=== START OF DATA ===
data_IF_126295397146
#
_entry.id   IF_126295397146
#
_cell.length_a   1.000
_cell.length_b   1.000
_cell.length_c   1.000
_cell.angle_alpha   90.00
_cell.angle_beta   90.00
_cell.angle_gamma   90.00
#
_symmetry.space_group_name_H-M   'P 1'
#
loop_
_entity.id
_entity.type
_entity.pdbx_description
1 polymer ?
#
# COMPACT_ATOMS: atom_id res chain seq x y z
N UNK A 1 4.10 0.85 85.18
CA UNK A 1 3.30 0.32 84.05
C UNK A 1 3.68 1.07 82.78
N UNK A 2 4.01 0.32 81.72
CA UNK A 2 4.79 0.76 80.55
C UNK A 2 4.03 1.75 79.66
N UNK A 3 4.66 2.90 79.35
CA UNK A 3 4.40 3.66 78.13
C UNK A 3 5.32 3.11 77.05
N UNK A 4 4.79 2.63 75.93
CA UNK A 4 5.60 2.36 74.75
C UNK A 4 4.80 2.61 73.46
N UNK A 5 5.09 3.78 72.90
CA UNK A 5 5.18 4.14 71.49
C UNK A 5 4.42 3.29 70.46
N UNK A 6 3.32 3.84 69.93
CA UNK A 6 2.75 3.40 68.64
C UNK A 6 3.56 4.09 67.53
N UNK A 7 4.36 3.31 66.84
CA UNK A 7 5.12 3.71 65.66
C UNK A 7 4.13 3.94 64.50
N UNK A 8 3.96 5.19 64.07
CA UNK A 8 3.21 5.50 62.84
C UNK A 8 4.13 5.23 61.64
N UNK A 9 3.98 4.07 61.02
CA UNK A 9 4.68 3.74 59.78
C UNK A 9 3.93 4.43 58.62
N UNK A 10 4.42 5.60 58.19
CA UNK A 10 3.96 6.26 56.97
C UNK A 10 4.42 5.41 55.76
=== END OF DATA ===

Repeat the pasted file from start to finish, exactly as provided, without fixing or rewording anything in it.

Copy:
data_IF_126295397146
#
_entry.id   IF_126295397146
#
_cell.length_a   1.000
_cell.length_b   1.000
_cell.length_c   1.000
_cell.angle_alpha   90.00
_cell.angle_beta   90.00
_cell.angle_gamma   90.00
#
_symmetry.space_group_name_H-M   'P 1'
#
loop_
_entity.id
_entity.type
_entity.pdbx_description
1 polymer ?
#
# COMPACT_ATOMS: atom_id res chain seq x y z
N UNK A 1 4.10 0.85 85.18
CA UNK A 1 3.30 0.32 84.05
C UNK A 1 3.68 1.07 82.78
N UNK A 2 4.01 0.32 81.72
CA UNK A 2 4.79 0.76 80.55
C UNK A 2 4.03 1.75 79.66
N UNK A 3 4.66 2.90 79.35
CA UNK A 3 4.40 3.66 78.13
C UNK A 3 5.32 3.11 77.05
N UNK A 4 4.79 2.63 75.93
CA UNK A 4 5.60 2.36 74.75
C UNK A 4 4.80 2.61 73.46
N UNK A 5 5.09 3.78 72.90
CA UNK A 5 5.18 4.14 71.49
C UNK A 5 4.42 3.29 70.46
N UNK A 6 3.32 3.84 69.93
CA UNK A 6 2.75 3.40 68.64
C UNK A 6 3.56 4.09 67.53
N UNK A 7 4.36 3.31 66.84
CA UNK A 7 5.12 3.71 65.66
C UNK A 7 4.13 3.94 64.50
N UNK A 8 3.96 5.19 64.07
CA UNK A 8 3.21 5.50 62.84
C UNK A 8 4.13 5.23 61.64
N UNK A 9 3.98 4.07 61.02
CA UNK A 9 4.68 3.74 59.78
C UNK A 9 3.93 4.43 58.62
N UNK A 10 4.42 5.60 58.19
CA UNK A 10 3.96 6.26 56.97
C UNK A 10 4.42 5.41 55.76